Testing AWS CDK and Lambda Functions with pytest

AWS CDK is a tool that allows developers to define their infrastructure as code in popular programming languages, rather than yaml config files.

Using python with AWS CDK and Lambda functions lets you define, build, and test an application from the ground up in a single codebase. Tools within the python ecosystem like black, pylint, and pytest can allow your infrastructure and application to have a unified style, automatic testing, and inline documentation.

Project Structure


When working with pytest, it's recommended to use a "src" directory, as recommended in this post in ionel's blog. Our project layout then looks like:

In setup.py, we need to point package_dir and packages to our src directory:

# setup.py

""" Project installation configuration """

from setuptools import setup, find_packages

setup(
    name="app_name",
    version="0.1.1",
    packages=find_packages("src"),
    package_dir={"": "src"},
    author="Author Name",
    author_email="author@domain.com",
)

Then, we can install an editable version of our project for development by running:

pip install -e . 

Now tests in tests/ should be able to reference our application's modules through absolute imports like from app_name import app .

Getting Started with Testing

Setting up tests with pytest is fairly straightforward. in the tests/ toplevel directory, create a file called conftest.py. In the file, be sure to import pytest and add in a simple test:

""" Simple pytest configuration """
import pytest

def test_conf():
	""" Assert tests are configured """
    assert True
    

To run our test suite, we can use the pytest command:

pytest tests

=================================================================================== test session starts ===================================================================================
platform darwin -- Python 3.8.2, pytest-5.4.1, py-1.8.1, pluggy-0.13.1
rootdir: /path/to/your/app/tests/
collected 1 item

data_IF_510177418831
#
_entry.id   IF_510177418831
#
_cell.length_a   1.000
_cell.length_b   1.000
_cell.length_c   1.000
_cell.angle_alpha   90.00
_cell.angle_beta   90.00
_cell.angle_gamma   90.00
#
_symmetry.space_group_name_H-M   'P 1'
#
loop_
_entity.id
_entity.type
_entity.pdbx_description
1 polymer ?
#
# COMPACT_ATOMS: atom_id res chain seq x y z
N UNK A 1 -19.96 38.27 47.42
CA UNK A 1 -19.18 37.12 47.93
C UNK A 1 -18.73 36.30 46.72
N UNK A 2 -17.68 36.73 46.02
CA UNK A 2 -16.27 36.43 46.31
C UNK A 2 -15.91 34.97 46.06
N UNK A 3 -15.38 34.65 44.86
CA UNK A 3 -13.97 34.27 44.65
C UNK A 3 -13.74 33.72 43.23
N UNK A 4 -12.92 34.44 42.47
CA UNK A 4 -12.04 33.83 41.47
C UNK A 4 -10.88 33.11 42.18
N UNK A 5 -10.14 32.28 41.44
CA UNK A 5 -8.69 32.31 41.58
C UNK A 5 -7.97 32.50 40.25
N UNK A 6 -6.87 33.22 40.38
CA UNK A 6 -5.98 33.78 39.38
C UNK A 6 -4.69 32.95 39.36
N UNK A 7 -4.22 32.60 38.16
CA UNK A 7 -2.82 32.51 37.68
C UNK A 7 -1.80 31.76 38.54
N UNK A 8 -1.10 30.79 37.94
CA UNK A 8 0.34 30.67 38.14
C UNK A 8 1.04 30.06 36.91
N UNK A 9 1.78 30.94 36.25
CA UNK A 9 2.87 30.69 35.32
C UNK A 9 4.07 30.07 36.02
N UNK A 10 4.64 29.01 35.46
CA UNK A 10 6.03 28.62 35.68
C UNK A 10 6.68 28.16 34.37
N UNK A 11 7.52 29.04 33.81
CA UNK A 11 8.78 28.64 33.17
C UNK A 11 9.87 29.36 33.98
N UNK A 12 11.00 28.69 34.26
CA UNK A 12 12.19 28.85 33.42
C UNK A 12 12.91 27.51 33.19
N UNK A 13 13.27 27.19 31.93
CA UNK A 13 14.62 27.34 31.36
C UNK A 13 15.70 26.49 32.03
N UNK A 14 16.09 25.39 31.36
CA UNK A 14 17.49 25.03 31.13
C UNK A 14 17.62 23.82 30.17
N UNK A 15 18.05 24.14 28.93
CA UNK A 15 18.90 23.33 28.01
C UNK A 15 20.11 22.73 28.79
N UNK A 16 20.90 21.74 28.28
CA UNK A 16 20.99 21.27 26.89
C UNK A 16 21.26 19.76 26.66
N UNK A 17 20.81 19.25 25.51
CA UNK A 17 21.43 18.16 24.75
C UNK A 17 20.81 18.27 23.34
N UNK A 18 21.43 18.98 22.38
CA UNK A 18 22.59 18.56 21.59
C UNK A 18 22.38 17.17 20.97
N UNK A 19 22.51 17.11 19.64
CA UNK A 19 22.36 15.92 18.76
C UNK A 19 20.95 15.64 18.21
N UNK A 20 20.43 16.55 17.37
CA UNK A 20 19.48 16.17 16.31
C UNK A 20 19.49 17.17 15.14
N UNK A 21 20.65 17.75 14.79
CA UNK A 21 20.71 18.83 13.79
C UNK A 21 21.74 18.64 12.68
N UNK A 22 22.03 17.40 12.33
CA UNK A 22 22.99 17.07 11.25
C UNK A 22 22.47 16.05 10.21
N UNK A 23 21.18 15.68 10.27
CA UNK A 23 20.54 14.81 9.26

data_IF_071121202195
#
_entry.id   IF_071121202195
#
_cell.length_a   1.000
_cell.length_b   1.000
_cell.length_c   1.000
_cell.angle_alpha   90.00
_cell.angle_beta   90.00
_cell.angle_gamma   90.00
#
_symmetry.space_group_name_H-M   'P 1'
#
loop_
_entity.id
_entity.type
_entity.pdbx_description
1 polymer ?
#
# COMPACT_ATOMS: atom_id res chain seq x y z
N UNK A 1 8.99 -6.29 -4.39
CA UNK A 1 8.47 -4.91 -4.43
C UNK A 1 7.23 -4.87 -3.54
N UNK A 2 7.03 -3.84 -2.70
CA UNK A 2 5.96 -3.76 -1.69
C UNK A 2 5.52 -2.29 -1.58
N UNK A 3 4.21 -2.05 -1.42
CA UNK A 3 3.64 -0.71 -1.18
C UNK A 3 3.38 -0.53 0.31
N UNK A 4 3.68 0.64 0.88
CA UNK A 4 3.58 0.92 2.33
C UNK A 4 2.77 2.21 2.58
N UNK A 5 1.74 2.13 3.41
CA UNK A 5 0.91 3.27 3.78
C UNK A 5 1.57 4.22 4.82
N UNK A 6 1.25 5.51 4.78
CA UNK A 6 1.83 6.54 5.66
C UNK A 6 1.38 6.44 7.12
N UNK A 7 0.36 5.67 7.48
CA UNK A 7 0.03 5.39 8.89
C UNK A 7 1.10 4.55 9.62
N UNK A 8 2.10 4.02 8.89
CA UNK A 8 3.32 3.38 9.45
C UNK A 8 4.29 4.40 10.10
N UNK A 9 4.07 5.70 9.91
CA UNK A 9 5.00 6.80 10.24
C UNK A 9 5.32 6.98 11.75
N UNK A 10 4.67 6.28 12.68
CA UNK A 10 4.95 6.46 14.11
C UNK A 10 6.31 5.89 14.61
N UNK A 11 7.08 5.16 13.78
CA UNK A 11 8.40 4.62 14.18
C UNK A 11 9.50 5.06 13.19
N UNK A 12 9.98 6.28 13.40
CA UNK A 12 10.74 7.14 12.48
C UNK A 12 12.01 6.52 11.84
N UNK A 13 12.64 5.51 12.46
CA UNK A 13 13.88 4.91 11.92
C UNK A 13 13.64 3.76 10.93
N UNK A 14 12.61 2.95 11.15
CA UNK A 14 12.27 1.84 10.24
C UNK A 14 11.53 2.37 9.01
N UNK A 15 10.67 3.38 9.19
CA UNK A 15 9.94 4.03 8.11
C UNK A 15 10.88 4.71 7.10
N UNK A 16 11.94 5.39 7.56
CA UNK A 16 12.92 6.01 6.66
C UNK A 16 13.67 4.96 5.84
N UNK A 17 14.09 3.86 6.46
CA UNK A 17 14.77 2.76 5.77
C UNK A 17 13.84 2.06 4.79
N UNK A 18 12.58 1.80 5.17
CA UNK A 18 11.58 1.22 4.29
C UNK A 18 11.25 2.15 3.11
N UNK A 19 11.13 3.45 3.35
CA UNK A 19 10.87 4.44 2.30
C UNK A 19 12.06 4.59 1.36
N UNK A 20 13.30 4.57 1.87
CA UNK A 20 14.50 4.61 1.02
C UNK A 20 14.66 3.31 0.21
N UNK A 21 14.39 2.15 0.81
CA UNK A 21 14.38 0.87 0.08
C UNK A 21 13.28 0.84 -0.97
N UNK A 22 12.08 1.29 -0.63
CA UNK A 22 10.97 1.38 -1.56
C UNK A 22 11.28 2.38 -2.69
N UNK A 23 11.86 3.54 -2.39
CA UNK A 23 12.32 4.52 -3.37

tests/conf_test.py .                                                                                                                                                                [100%]

==================================================================================== 1 passed in 0.01s ====================================================================================

This will run all tests in the tests directory. Add additional tests for modules, functions, and classes and make sure they pass!

As you add tests, you may come across cases where certain functions have side effects, like posting to an API. There's a way to mitigate that- through monkeypatching and dummy objects.

DummyClient- Testing Without Side Effects

To prevent our project from provisioning resources during testing, we created a DummyClient class, with a single method- do_nothing(), and overrode the __getattr__() method to point all undeclared attributes to that method:

# dummy_client.py

class DummyClient(object):
    ...

    def do_nothing(self, *args, return_value=None, return_none=False, **kwargs):
        if return_none:
            return None
        elif return_value is not None:
            return return_value
        return self.default_return_value

    def __getattr__(self, attr):
        return self.do_nothing

The do_nothing() method accepts any number of positional and/or keyword arguments, and returns DummyClient.default_return_value unless return_value or return_none are specified in a function call. That means we can have a single client that can "pretend" to run any method (regardless of signature) without additional configuration.

Monkeypatching